What makes teaching online unique is that it uses the Internet, especially the World Wide Web, as the primary means of communication. Thus, when you teach online, you don’t have to be someplace to teach. You don’t have to lug your briefcase full of papers or your laptop to a classroom, stand at a lectern, scribble on a chalkboard, or grade papers in a stuffy room while your students take a test. You don’t even have to sit in your office waiting for students to show up for conferences. You can hold “office hours” on weekends or at night after dinner.

You can do all this while living in a small town in Wyoming or a big city like Bangkok, even if you’re working for a college whose administrative offices are located in Florida or Dubai. You can attend an important conference in Hawaii on the same day that you teach your class in New Jersey, longing on from your laptop via the local cafe’s wireless hot sport or your hotel room’s high-speed network.

Online learning offers more freedom for students as well. They can search for courses using the Web, scouring their institution or even the world for programs, classes and instructors that fit their needs. Having found an appropriate course, they can enrol and register, shop for their books, read articles, listen to lectures, submit their homework assignments, confer with their instructors, and receive their final grades – all online. They can assemble in virtual classrooms, joining other students from diverse geographical locales, forging bond and friendships not possible in conventional classrooms, which are usually limited to students from a specific geographical area.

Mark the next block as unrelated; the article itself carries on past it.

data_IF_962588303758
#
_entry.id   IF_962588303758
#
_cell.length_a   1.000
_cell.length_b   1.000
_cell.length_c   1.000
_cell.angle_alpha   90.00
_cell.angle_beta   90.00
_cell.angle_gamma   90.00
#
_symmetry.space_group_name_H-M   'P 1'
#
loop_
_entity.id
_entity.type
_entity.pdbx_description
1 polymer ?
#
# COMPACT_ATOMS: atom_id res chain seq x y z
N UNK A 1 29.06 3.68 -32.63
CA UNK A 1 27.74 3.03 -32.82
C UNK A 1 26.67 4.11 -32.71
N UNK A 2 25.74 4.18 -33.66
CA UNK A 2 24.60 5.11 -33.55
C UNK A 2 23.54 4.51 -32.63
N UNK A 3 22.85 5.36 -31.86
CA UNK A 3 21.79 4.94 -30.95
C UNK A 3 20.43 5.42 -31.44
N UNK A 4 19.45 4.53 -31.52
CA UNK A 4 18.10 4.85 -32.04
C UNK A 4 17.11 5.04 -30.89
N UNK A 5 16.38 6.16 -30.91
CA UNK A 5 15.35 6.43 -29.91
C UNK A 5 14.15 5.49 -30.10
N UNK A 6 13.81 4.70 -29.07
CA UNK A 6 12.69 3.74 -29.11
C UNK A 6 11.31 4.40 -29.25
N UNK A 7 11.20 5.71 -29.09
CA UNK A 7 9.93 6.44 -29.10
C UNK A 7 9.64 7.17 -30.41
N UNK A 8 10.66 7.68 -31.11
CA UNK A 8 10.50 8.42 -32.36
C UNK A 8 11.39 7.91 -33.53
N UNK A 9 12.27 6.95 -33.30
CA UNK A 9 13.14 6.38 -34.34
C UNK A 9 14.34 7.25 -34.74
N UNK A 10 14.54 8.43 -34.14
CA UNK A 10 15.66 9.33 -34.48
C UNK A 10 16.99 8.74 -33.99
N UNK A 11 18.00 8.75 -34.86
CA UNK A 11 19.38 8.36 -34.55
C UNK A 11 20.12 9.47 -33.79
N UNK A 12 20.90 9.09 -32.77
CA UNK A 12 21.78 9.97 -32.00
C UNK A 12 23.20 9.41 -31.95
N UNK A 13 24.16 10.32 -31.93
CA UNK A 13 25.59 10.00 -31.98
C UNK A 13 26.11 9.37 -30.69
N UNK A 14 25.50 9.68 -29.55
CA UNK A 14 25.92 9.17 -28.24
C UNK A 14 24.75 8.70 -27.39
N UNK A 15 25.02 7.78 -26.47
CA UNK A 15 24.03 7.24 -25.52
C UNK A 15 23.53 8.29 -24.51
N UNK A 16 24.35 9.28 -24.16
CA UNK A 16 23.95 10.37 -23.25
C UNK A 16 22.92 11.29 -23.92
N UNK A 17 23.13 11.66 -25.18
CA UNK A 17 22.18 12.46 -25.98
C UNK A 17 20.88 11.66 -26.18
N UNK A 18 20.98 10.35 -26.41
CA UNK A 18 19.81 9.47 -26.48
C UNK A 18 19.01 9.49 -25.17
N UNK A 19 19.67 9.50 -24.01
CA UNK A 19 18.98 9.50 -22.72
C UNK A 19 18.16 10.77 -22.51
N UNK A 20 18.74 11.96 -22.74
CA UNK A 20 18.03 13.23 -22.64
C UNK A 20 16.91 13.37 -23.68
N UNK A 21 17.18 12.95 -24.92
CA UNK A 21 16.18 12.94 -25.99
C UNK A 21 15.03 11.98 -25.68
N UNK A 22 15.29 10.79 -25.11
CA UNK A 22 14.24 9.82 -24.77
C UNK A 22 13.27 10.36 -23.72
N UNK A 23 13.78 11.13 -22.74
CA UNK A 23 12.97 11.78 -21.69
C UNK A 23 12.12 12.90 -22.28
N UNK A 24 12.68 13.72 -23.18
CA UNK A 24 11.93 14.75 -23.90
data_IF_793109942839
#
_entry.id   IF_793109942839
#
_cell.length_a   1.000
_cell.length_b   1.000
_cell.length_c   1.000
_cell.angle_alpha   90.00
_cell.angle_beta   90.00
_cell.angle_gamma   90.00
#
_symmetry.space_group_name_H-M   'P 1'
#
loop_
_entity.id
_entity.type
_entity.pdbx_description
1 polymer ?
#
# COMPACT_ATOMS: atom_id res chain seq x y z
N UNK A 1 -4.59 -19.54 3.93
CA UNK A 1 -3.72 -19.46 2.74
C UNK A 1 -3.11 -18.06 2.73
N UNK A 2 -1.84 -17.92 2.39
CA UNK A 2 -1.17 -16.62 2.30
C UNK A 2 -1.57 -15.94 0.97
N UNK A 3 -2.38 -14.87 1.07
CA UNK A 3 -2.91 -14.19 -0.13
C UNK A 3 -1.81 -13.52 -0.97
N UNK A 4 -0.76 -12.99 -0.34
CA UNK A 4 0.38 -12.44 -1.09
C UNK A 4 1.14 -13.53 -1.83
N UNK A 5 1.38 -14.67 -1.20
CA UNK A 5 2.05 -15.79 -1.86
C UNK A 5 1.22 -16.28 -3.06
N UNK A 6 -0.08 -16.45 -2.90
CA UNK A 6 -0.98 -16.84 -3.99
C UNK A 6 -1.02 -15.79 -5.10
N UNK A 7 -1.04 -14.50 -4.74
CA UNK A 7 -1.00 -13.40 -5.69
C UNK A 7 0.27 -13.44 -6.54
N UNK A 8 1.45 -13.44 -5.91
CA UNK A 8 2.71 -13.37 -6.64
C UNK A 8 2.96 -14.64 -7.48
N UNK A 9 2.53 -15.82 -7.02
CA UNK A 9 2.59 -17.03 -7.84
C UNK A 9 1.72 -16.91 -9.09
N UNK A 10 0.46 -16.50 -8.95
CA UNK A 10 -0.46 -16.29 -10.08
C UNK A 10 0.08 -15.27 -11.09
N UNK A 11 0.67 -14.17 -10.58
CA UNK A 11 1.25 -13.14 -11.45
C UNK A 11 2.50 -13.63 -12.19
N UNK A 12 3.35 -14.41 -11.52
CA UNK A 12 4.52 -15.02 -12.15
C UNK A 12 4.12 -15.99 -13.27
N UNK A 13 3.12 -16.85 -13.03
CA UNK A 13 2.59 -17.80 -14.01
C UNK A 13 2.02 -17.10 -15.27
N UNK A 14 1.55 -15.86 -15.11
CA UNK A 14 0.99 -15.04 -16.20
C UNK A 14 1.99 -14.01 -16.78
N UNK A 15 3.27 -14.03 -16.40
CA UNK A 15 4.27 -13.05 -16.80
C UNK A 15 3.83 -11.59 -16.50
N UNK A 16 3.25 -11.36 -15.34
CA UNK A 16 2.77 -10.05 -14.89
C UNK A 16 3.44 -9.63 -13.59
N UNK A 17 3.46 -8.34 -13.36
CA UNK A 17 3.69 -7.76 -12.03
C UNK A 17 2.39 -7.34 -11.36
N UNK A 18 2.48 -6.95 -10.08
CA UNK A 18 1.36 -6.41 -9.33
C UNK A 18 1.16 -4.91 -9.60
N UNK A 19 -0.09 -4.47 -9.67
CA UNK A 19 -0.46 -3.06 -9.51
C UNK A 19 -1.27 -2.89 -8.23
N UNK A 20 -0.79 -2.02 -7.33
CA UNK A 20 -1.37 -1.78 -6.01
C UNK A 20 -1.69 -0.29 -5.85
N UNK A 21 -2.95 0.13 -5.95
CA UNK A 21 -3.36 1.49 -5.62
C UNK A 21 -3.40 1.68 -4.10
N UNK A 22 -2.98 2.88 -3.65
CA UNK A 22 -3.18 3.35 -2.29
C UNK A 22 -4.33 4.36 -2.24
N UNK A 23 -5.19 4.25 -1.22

Here's how tree ring dating, known to scientists as dendrochronology (from the Greek roots dendron = tree, and chronos = time), works. If you cut a tree down today, it's straightforward to count the rings inwards, starting from the tree's outside (corresponding to this year's growth ring), and thereby to state that the 177th ring from the outermost one towards the center was laid down in the year 2005 minus 177, or 1828. But it's less straightforward to attach a date to a particular ring in an ancient Anasazi wooden beam, because at first you don't know in what year the beam was cut. However, the widths of tree growth rings vary from year to year, depending on the rain or drought conditions in each year. Hence the sequence of the rings in a tree cross-section is like a message in Morse code formerly used for sending telegraph messages; dot-dot-dash-dot-dash in the Morse code, wide-wide-narrow-wide-narrow in the tree ring sequence. Actually the tree ring sequence is even more diagnostic and richer in information than the Morse code, because trees actually contain rings spanning many different width, rather than the Morse code choice between dot or dash.

Tree ring specialists (known as dendrochronologists) proceed by noting the sequence of wider and narrower rings in a tree cut down in a known recent year, and also noting the sequences in beams from trees cut down at various times in the past. They then match up and align the tree ring sequences with the same diagnostic wide/narrow patterns from different beams.

In that way, dendrochronologists have constructed tree ring records extending back for thousands of years in some parts of the world. Each record is valid for a geographic area whose extent depends on local weather patterns, because weather and hence tree growth patterns vary with location. For instance, the basic tree ring chronology of the American Southwest applies (with some variation) to the area from Northern Mexico to Wyoming.